Health care, privacy and connectivity
By David Houle
America seems to be conflicted about privacy. We all say we want it but then our actions contradict our words. We post very personal information on social media sites, telling the world when we will be on vacation and not at home, displaying pictures of being intoxicated with friends, and revealing information about our families. We regularly use mobile phones long after it became widely known that cell phone conversations were much more easily hacked that those on land lines.
Today, if you want complete privacy do not use credit cards, the Internet, mobile phones, or ATM machines. Speak only in person, use cash and leave no records of any movement or transactions. This of course is ludicrous! We demand convenience and are always seduced by the latest technological gadget. Basically, the definition of privacy is mutable. One hundred years ago, when landline phones were starting to become widespread, the two greatest fears that kept people from getting a phone were a fear of invasion of privacy and information overload. Sound familiar? What our grandparents would have considered privacy is practically non-existent today.
Whenever we are confronted with a new technology that speeds up communication and therefore the transfer of information, we seem to become concerned for a period of time and then accept the new reality. To think today that our grandparents resisted getting a land line because of fears of privacy -- remember the first iteration of the land line phone was the party line- or information overload seems quaint.
It is this context in which we must view some recent concerns about the privacy of electronic medical records. The media has, as usual, amplified some breaches of privacy relative to medical records being on-line. Of course this is not something that is good. It is however something that we have accepted most everywhere in our life. We are scared of identity theft but continue to go on-line and share personal information. We speak about privacy and then share intimate details of our personal lives in places that are in fact, quite public.
In America today, only 20 percent of all medical records are electronic. That is why whenever you go to a doctor's office you are handed a clipboard so that once again you can completely fill out your health record as it is not available except in some other doctor's office in a physical file folder. What if you did your banking at a bank that had multiple branches and every time you went into a new branch you had to fill out a clipboard of information before you were allowed to do a transaction? Nonsensical! So why do we accept it in health care?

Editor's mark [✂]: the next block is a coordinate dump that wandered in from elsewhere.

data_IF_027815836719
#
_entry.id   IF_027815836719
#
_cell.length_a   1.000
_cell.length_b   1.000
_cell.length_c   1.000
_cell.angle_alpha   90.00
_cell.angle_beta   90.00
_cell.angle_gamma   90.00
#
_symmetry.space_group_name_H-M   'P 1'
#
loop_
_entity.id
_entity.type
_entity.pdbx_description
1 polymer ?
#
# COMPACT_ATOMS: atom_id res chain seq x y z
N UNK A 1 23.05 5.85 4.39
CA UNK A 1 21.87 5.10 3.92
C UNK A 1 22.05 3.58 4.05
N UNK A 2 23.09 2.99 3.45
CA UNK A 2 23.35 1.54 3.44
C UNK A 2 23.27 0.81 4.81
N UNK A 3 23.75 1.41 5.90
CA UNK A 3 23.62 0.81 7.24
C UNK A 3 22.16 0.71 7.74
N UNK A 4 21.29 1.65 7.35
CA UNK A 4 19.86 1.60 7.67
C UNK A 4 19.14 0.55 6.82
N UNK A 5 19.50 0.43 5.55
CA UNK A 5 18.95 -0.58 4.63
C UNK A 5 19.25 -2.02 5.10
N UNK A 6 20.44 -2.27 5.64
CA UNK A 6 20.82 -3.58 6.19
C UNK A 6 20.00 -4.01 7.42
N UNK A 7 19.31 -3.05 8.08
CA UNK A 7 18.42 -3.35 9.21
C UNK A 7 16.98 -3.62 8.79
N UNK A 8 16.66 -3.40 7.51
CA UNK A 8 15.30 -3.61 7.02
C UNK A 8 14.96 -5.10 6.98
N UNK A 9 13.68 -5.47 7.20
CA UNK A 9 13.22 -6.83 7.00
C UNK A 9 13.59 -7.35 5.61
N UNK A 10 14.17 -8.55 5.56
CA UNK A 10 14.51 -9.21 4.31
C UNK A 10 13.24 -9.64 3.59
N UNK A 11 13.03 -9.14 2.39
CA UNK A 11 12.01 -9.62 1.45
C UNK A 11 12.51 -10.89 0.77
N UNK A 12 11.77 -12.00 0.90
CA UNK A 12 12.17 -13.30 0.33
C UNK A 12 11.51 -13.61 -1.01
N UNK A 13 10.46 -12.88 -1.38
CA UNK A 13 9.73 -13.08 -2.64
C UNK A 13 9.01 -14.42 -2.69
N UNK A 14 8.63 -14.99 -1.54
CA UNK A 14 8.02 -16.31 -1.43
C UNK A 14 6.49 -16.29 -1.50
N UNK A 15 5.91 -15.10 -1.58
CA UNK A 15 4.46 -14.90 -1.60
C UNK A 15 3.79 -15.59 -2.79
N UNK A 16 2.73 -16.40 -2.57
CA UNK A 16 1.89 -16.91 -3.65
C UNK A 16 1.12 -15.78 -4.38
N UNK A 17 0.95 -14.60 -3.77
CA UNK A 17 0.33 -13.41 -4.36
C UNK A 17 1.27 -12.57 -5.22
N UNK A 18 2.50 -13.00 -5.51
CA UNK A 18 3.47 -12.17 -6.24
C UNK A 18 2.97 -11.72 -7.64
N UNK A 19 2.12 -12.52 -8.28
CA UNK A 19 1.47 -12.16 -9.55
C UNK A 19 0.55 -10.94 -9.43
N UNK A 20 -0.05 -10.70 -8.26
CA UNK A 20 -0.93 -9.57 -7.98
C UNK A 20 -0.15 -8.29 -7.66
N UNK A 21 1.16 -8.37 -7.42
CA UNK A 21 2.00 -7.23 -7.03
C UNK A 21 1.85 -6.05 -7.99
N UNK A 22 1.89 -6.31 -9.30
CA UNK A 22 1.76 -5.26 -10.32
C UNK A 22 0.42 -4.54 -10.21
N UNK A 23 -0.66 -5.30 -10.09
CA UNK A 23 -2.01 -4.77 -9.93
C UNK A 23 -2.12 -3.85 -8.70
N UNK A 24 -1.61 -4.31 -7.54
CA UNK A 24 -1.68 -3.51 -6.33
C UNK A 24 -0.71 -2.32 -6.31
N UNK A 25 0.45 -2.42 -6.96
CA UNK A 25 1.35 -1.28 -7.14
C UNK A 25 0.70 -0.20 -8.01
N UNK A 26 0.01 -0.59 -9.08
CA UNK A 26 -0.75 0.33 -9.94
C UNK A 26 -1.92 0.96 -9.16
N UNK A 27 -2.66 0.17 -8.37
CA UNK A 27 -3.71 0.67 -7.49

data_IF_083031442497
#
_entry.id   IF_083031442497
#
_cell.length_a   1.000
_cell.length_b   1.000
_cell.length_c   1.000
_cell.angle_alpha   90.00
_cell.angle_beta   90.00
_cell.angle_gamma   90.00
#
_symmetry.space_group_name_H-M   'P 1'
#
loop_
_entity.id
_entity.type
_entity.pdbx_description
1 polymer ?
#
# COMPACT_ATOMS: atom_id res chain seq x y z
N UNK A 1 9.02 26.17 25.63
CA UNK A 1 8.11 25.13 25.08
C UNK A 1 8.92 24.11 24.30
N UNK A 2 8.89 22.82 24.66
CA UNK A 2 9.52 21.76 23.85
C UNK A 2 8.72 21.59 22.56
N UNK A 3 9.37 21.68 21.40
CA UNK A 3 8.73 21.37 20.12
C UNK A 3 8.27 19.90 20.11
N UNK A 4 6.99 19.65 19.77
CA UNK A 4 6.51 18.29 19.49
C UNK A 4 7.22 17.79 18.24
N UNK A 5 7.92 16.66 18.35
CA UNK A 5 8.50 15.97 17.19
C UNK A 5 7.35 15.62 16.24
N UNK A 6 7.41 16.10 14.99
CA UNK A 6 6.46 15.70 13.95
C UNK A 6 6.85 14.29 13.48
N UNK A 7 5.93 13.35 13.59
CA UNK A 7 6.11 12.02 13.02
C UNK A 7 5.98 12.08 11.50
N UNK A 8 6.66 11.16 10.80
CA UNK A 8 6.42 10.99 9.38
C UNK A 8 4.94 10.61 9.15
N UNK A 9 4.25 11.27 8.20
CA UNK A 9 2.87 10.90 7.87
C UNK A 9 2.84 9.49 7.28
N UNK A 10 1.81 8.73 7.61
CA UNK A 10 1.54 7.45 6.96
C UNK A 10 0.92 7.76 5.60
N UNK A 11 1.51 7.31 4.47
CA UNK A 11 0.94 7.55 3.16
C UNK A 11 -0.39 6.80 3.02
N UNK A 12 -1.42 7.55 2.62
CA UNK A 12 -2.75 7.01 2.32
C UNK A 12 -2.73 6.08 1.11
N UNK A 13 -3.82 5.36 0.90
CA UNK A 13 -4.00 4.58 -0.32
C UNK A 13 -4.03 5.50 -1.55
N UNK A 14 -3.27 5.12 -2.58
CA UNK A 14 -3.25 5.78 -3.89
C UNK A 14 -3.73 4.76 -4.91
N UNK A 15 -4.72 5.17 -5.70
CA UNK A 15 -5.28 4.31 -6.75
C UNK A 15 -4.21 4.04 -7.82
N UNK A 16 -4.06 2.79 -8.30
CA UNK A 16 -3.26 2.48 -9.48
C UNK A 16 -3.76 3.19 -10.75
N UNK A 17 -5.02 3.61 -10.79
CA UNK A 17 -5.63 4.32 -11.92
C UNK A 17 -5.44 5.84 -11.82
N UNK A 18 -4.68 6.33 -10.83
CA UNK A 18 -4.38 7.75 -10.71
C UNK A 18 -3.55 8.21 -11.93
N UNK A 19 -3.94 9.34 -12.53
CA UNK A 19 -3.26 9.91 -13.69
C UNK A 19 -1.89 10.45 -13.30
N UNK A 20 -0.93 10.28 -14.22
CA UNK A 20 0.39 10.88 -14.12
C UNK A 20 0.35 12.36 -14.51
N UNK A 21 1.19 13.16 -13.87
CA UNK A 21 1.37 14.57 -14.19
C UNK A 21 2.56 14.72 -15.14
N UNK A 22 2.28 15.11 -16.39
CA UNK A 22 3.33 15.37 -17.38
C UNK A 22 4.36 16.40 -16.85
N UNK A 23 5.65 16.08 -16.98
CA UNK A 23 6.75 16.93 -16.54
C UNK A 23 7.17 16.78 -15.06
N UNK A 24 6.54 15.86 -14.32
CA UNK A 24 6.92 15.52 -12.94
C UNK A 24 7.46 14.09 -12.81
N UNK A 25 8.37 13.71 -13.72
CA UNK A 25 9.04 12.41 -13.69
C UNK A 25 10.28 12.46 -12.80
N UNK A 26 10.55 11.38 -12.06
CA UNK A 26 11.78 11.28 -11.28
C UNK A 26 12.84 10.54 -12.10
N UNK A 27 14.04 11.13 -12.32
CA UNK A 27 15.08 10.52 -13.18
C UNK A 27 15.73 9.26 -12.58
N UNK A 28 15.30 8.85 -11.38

Today it is very common to send medical records via a fax machine, where the fax sits there for anyone to read it that might pass by or pick it up. That doesn't sound very private to me, but somehow that openness has not spawned sensational stories in the media.
Health care represents 17.4 percent of America's GDP, rounding up to twenty percent. What that means is that all of the technological innovation, connectivity, and convenience of the 80 percent of the GDP that we have come to accept are now coming to health care. The connectivity we demand, the comparative search we practice every day, the ability to move digital files with ease in the 80 percent of our economy is now coming to health care. Connectivity is now coming to health care. This is a profound development, one that will increase health and save lives, pure and simple.
If, for example, you were in a car accident and lost consciousness, would you not want the paramedics and emergency room physician to quickly find out through your electronic medical records that giving you a certain common drug might kill you because you are allergic to it? Every year in America, 100,000 people die in hospitals due to medical errors of one sort or another. A significant percentage of these are due to a simple lack of knowledge of the patient's medical history. Having your medical history, your electronic medical record, available as needed to any health care practitioner could be a matter of life or death for you.
There are always trade-offs. Post something on Facebook might later embarrass you or keep you from getting a job you want. That is unfortunate, but not a matter of life and death. The inevitable movement to connectivity and digitization of health care information will not eliminate the potential for breaches of privacy (which already exists in today's world of paper records) and we should strive to prevent that as much as possible just as we do in the 80 percent of our economy that is not health care. Digitization of medical records and the connectivity that allows them to be accessed as needed is part of the future of health care. Given a choice between an occasional breach of privacy or an inadvertent death, I chose life with a possible loss of privacy. Perceived privacy that frankly never really existed with paper records either.
David Houle, co-author of The New Health Age: The Future of Health Care in America, is known as the "CEO's futurist." He has spoken to or advised more than 1,800 CEOs. Globally he is one of the most sought after futurist speakers today, having delivered more than 350 speeches on four continents since 2007. He is the author of the acclaimed The Shift Age and Shift Ed: A Call for Action for Transforming K-12 Education. He began writing his groundbreaking futurist blog www.evolutionshift.com in 2006. For more information please visit http://www.thenewhealthage.com/, and follow the author on Twitter.© 2011 David Houle, co-author of The New Health Age: The Future of Health Care in America